We spotted aliquots of 2 to 15 L of known stock solutions in
parallel with the samples (X, Y, Z). The plates were developped with the
mobile phase in a developping vertical tank. When the mobile phase front
reached about 1 cm the plate edge, the plates were extracted from the tank
and let still at dark for the evaporation of the residual mobile phase. The
examination of the plates was further performed using UV irradiation at
=254 nm, the image of the plate was captured with the video camera and
interpreted with the BioProfil ver. 2.0 software.
Analysis
The separation results were expressed as R f values, according to the
equation (1):
Rf

l compound
l solvent

(1)

where Icompound represents the migration distance of the compound from the
origin, and Isolvent represents the migration distance of the front solvent from
the origin [3].
RESULTS AND DISCUSSION
For the identification of caffeine, codeine and phenobarbital from a
mixture we tested six solvent systems (Table I). The results suggest that best

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FARMACIA, 2008, Vol.LVI, 5

separation results are obtained with systems 5 and 6 (figures 1 and 2), the Rf
values being definitely different.
Table I
Results obtained for the TLC separation of caffeine,
codeine and phenobarbital from mixtures
Syste
Mobile phase1
Rf values
m
CF
C
F
X
Y
Z
0.47 0.78
0
0.75
0.59
Methanol: 25% ammonia
S1
0.78 0.47 0.99
(100:1.5)
0.99
0.88
0.99
0.98
0.35 0.91
0
0.91
0.37
Chloroform: methanol
S2
0.90 0.30 0.87
(90:10)
1
0.64
1
1
0.22 0.58
0
0.58
0.22
Methanol: n-buthanol
S3
0.45 0.18 0.92
0.25
(15:10) + 0.1 M NaBr
0.95
0.95
0.81
0.91
0.03 0.25
0
0.26
0.10
0.11
S4
Ethyl acetate
0.29 0.03
1
1
0.52
1
0.72
1
0.25
0.32
0.71
0.71
0.83
S5
Methanol
0.71 0.21 0.96
0.14
0.96 0.96
0.96
0.28 0.59
0.15
0.56 0.70
0.53
Ethyl acetate:methanol:
S6
0.69 0.27 0.58
25% ammonia (85:10:5)
0.90
0.67 0.96
0.96
1
All mixtures of solvents are expressed as parts, v/v.

The identification of the compounds was possible only for samples


X (caffeine, codeine and phenobarbital) and Y (caffeine and phenobarbital);
in both samples a small spot which migrates with the solvent front could not
be identified with any of the standard substances tested. Similarily, the
composition of the Z sample remained unknown after several tests
performed with substances of abuse.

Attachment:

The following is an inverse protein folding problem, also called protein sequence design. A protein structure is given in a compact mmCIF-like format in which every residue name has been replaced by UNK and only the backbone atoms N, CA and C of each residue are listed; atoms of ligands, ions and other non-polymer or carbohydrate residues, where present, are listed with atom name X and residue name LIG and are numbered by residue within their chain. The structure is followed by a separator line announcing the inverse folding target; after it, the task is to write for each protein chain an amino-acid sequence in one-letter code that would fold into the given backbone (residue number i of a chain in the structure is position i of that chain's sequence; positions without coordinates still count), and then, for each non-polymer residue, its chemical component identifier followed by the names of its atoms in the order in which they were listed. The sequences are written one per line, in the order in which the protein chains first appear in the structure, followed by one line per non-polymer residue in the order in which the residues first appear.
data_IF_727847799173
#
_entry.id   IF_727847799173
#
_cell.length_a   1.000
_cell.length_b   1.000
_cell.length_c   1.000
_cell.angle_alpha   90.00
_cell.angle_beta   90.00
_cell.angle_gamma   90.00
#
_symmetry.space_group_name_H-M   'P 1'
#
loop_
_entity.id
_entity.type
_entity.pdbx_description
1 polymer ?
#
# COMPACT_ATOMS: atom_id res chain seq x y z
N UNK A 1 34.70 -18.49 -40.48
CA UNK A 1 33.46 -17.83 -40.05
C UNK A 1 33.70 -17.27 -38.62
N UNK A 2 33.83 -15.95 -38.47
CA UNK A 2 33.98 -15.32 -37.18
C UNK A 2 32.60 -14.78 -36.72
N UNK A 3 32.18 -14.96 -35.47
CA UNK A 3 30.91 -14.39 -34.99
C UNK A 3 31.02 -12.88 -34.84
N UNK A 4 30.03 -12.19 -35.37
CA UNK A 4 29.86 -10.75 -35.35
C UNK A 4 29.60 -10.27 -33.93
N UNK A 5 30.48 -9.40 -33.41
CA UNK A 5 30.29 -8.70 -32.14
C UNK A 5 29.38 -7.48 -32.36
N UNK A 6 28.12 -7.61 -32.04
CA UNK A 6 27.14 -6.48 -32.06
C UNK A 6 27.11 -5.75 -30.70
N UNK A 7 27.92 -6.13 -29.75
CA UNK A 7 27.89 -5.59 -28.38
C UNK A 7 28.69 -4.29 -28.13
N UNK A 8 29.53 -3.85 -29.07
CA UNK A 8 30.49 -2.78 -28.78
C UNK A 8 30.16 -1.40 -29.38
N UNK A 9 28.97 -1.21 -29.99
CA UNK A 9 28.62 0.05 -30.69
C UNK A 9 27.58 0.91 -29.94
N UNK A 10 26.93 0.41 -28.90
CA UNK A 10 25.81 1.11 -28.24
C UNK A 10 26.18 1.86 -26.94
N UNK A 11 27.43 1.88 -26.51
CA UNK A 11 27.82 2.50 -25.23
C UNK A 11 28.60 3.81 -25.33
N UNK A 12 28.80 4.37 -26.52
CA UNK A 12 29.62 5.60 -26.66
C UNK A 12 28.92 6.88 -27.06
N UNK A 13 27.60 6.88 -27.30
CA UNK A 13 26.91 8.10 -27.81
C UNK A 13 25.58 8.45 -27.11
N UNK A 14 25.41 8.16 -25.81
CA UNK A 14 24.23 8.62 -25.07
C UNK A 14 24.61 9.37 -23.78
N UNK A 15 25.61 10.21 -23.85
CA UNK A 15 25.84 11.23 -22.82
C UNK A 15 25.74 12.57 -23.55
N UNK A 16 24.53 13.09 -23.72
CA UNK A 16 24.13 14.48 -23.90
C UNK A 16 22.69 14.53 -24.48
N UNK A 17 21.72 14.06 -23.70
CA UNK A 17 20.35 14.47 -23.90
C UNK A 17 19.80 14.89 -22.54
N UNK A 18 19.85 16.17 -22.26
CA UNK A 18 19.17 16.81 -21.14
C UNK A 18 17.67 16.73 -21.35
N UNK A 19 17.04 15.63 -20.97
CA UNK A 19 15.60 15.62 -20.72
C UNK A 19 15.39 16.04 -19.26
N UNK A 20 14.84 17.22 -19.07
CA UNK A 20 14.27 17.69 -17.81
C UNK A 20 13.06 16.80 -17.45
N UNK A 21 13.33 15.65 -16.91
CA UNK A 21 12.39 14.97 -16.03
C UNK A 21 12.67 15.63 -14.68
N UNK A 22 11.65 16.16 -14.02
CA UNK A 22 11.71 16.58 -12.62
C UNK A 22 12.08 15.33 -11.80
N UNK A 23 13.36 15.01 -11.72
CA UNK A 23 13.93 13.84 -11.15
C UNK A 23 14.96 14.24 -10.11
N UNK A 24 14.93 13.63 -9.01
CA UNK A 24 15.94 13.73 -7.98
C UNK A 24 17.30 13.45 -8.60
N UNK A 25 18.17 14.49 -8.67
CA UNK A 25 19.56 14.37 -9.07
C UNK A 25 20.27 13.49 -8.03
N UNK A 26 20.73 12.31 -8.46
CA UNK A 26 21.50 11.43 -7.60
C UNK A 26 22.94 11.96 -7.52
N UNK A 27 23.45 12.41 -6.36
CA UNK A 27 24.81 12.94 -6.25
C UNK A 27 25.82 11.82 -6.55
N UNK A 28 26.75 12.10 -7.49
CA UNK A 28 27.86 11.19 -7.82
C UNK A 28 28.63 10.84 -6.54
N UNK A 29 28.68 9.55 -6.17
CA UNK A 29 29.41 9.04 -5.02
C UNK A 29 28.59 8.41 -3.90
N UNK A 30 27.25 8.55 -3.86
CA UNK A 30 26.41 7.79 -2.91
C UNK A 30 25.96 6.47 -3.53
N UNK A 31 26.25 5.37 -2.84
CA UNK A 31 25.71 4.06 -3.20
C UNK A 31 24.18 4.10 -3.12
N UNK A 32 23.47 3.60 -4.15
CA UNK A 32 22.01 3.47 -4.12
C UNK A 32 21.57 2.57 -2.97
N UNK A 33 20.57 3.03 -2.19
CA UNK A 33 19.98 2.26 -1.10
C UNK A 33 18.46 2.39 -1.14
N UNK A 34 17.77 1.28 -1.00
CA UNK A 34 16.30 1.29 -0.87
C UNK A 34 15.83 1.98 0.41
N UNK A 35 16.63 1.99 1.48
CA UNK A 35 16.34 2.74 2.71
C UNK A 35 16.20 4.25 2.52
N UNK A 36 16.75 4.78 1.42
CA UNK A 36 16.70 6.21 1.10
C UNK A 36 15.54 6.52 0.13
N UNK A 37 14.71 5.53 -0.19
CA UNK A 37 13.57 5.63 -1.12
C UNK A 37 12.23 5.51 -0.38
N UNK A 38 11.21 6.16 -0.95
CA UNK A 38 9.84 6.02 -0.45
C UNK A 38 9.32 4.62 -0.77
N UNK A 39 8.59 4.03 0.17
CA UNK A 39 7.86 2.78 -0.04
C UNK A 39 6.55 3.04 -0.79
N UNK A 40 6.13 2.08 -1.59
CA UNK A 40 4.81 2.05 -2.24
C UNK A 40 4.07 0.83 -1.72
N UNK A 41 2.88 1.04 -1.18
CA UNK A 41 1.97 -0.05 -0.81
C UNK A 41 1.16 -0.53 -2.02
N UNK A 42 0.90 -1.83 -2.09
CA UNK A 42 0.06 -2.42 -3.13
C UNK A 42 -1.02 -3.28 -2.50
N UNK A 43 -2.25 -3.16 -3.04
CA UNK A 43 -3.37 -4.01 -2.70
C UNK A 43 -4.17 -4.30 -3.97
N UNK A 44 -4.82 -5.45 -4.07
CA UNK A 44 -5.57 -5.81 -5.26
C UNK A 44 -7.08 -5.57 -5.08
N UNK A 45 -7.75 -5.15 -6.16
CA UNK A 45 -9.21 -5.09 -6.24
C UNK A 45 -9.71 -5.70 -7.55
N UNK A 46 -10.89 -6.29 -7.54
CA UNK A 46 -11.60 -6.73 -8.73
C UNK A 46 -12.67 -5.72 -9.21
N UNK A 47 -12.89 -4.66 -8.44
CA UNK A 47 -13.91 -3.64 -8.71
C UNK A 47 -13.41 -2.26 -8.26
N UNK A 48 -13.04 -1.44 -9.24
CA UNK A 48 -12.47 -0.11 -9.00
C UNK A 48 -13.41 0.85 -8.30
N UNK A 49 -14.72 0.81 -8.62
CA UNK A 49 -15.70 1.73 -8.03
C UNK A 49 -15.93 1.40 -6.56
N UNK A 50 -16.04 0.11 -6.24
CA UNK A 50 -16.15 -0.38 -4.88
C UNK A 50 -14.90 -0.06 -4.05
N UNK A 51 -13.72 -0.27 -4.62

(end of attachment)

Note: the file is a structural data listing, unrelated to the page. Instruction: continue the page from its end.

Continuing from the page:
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A polar solvent (methanol S5) results in greater Rf values for


weak acid substances (phenobarbital) and smaller Rf values for weak
alkaline substances (such as codeine). The increase of the pH of the mobile
phase with 25% ammonia results in an increase in the migration distance
(hence the Rf value) for codeine, but has no major influence on
phaenobarbital.
The decrease in the developant polarity (S1 compared to S6) by
adding ethyl acetate reduces the migration distance for phenobarbital. We
could conclude that a mixture between a polar solvent (methanol) and a
mild polar solvent (ethyl acetate) ensures the optimum separation between
the three tested drugs.

CF C

X Y Z

Figure 1
TLC chromatogram
obtained with system 5
(CF=5g, C=5g, F=10g,
M1=4gCF+8gC+10gF)

M1

CF C F

X Y

M2

Figure 2
LC chromatogram
obtained with system 6
(CF=5g, C=5g, F=10g,
M2=6gCF+6gC+12gF)

CONCLUSIONS
Thin-layer chromatography is a simple and robust method that can
be used to identify the compounds from confiscated illegal drugs.

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FARMACIA, 2008, Vol.LVI, 5

Our results confirm the possibility of a rapid identification of three


substances of abuse (caffeine, codeine and phenobarbital) from mixtures,
using TLC method.
The stationary phase used was silicagel F254 precoated glass plates,
20 x 20 cm. From the mobile phases tested, best results were obtained with
a mixture of a mild polar and a polar solvent, alkalinised with 25%
ammonia (ethyl acetate:methanol: 25% ammonia, 85:10:5, v/v). The
examination of the plates was performed using 254 nm UV light. The
aquisition and the interpretation of the chromatograms was computer
assisted, using a video camera and a specialised image processsor.
The analysis of three confiscated drug samples resulted in the
identification of codeine, caffeine and phenobarbital in sample noted as X,
caffeine and phenobarbital in the sample noted as Y. The compounds of the
sample noted as Z could not be identified through this method, suggesting
that in certain cases another method should be used (e.g. GC-MS).
REFERENCES
1. Baconi D., Toxicomanii, note de curs, Editura Tehnoplast Company
S.R.L., Bucureti, 2005, 27-35, 79-96
2. Jork H., Funk W., Fischer W., Wimmer H., Thin-Layer
Chromatography, Reagents and Detection Methods, 1990, VCH
Publishers, 3-10
3. *** Clarkes Analysis of Drugs and Poisons in Pharmaceuticals,
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M.D., Widdop B., Galichet L.Y., third edition, The Pharmaceutical
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techniques of planar chromatography (TLC, OPLC, AMD), Proc.
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5. Novakova E., The detection of opiates by two-dimensional highperformance thin-layer chromatography. J. Planar Chromatogr.,